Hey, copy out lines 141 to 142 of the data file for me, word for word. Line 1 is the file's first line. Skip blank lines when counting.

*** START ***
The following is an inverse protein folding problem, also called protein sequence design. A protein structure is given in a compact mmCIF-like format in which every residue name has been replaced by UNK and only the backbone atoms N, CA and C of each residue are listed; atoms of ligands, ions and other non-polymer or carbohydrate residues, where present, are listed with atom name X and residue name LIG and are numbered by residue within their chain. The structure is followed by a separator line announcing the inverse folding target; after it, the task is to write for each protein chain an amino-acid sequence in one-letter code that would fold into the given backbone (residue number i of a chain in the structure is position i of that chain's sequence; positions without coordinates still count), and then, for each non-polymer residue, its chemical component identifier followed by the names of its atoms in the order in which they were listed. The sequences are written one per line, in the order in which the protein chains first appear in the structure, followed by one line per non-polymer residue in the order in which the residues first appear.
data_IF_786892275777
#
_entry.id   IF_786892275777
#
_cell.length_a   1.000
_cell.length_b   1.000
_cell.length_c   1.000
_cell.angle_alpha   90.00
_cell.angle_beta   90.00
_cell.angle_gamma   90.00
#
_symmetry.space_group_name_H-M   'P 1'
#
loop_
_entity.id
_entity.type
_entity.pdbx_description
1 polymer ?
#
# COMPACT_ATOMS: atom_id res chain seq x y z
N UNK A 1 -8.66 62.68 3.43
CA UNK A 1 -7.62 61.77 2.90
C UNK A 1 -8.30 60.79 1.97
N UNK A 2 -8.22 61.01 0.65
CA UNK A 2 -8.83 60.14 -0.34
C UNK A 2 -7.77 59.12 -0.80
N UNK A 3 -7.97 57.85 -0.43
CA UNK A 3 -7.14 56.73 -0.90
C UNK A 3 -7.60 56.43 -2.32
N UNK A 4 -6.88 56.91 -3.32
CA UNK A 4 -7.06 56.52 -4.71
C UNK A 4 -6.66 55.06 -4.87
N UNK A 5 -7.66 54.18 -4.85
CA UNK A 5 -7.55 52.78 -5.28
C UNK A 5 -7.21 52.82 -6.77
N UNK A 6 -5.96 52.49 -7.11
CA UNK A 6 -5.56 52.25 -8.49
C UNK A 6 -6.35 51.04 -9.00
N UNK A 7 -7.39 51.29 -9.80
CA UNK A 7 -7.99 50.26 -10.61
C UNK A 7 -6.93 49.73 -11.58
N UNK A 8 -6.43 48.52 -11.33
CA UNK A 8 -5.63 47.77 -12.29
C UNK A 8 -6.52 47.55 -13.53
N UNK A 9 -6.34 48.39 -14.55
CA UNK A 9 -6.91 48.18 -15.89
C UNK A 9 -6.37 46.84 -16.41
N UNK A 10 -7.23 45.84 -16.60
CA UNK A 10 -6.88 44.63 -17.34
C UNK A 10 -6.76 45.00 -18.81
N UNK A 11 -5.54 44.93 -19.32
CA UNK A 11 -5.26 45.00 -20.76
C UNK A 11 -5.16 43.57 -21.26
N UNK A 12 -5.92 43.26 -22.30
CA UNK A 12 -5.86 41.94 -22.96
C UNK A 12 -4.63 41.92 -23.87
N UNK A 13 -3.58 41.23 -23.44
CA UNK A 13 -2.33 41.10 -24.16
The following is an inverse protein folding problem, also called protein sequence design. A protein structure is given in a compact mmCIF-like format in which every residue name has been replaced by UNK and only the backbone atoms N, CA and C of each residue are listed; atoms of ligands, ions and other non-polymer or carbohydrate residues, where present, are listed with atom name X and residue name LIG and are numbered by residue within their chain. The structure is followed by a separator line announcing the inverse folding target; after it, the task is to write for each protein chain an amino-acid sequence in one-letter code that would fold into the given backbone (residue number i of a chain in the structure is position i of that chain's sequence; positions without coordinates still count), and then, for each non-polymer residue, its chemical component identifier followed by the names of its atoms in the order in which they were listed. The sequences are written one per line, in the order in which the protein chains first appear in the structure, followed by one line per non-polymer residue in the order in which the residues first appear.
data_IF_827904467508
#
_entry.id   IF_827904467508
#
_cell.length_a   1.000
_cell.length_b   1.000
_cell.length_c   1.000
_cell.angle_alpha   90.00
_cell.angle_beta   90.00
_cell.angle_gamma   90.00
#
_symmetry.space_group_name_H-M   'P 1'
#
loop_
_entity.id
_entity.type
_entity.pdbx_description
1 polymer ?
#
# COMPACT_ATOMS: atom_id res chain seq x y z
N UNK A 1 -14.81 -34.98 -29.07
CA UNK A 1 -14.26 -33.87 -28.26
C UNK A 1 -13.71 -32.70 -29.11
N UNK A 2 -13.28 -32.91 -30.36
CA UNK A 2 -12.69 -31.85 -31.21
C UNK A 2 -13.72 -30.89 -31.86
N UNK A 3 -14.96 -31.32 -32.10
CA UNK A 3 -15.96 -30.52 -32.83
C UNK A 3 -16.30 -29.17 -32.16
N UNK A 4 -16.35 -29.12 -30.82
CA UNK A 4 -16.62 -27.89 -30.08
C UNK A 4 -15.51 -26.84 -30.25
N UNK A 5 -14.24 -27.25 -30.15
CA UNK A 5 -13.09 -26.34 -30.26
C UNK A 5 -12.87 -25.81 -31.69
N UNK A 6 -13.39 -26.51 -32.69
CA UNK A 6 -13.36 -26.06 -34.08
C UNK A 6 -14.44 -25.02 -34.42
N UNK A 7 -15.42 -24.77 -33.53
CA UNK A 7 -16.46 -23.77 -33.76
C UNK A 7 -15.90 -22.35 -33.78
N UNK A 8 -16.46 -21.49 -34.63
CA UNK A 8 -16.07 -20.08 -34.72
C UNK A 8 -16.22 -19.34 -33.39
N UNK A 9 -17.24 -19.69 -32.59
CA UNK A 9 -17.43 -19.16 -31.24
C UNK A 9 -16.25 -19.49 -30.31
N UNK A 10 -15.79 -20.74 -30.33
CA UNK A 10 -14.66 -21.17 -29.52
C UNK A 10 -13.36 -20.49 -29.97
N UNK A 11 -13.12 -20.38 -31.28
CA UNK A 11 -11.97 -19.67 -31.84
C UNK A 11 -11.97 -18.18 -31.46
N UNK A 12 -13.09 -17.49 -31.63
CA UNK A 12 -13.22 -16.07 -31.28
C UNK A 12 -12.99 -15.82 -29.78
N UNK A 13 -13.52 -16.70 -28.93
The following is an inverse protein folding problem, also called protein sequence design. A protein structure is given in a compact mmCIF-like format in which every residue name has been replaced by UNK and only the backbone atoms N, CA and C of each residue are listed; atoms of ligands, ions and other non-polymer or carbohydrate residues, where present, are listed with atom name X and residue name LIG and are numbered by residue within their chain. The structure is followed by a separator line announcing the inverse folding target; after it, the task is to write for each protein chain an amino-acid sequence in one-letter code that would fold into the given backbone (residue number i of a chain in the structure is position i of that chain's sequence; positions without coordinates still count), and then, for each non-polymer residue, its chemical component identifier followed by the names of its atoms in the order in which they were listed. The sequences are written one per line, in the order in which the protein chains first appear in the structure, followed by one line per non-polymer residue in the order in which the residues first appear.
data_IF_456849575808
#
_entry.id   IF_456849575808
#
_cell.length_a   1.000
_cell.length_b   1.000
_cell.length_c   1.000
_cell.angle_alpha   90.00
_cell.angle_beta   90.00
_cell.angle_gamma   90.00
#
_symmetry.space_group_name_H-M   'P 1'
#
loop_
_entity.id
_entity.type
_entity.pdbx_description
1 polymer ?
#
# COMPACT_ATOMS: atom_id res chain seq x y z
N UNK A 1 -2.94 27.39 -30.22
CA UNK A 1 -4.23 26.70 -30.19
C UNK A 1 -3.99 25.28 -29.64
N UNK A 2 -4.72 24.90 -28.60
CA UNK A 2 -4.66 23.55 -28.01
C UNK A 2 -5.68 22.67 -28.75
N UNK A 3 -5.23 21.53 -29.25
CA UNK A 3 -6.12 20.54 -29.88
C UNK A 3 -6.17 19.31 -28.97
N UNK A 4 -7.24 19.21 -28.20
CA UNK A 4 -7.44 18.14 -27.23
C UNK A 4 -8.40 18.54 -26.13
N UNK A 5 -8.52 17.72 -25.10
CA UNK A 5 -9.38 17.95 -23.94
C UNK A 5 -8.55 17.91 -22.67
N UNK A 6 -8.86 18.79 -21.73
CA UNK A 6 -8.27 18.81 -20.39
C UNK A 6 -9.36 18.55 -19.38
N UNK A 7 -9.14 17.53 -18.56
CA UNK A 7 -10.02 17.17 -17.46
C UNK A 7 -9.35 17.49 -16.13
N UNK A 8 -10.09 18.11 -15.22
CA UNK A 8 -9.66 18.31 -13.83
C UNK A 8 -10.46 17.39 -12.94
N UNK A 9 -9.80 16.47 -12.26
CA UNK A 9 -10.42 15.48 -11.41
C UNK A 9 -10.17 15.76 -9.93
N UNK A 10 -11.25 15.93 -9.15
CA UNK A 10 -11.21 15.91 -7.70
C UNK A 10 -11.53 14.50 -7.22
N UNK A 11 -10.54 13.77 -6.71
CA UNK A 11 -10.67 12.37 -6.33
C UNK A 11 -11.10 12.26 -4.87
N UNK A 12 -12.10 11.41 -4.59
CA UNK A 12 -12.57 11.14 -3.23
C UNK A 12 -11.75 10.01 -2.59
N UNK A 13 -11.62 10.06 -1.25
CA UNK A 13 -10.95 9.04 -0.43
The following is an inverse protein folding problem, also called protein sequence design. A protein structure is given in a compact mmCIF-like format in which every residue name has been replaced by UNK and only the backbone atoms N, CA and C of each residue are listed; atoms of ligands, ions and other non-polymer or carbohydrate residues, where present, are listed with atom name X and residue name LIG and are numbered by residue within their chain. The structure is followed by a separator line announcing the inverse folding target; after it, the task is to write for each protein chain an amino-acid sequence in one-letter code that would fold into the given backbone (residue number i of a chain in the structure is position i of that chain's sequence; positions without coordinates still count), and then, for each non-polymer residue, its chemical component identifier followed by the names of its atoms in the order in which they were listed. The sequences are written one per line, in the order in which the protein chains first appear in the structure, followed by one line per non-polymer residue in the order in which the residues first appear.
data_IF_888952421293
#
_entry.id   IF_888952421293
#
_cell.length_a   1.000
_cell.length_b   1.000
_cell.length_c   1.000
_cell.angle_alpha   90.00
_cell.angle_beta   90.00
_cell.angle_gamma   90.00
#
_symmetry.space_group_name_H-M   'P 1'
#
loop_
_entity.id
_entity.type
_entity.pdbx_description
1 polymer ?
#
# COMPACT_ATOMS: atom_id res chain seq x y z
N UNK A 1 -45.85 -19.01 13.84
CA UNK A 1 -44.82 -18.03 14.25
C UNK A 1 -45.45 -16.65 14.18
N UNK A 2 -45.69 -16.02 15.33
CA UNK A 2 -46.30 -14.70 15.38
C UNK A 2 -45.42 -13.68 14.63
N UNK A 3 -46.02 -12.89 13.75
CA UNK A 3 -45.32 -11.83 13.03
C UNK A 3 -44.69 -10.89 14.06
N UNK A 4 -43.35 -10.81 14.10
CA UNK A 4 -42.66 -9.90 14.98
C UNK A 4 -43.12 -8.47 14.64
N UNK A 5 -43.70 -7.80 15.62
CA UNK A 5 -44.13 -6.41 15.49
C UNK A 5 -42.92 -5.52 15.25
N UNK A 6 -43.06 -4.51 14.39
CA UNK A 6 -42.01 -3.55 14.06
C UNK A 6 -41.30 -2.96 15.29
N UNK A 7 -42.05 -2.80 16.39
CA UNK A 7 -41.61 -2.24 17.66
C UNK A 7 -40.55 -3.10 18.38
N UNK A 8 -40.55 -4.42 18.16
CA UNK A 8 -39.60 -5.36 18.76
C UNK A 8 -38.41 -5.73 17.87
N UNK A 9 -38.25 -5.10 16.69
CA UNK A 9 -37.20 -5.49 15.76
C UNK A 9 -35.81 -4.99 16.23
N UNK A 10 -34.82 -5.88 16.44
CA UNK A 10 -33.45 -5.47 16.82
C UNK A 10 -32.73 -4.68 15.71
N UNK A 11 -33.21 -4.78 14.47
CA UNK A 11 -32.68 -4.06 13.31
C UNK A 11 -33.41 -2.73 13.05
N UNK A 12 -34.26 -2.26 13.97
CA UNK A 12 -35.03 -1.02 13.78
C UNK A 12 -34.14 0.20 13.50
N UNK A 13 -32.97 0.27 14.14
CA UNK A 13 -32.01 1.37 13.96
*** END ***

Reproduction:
C UNK A 1 -3.99 25.28 -29.64
N UNK A 2 -4.72 24.90 -28.60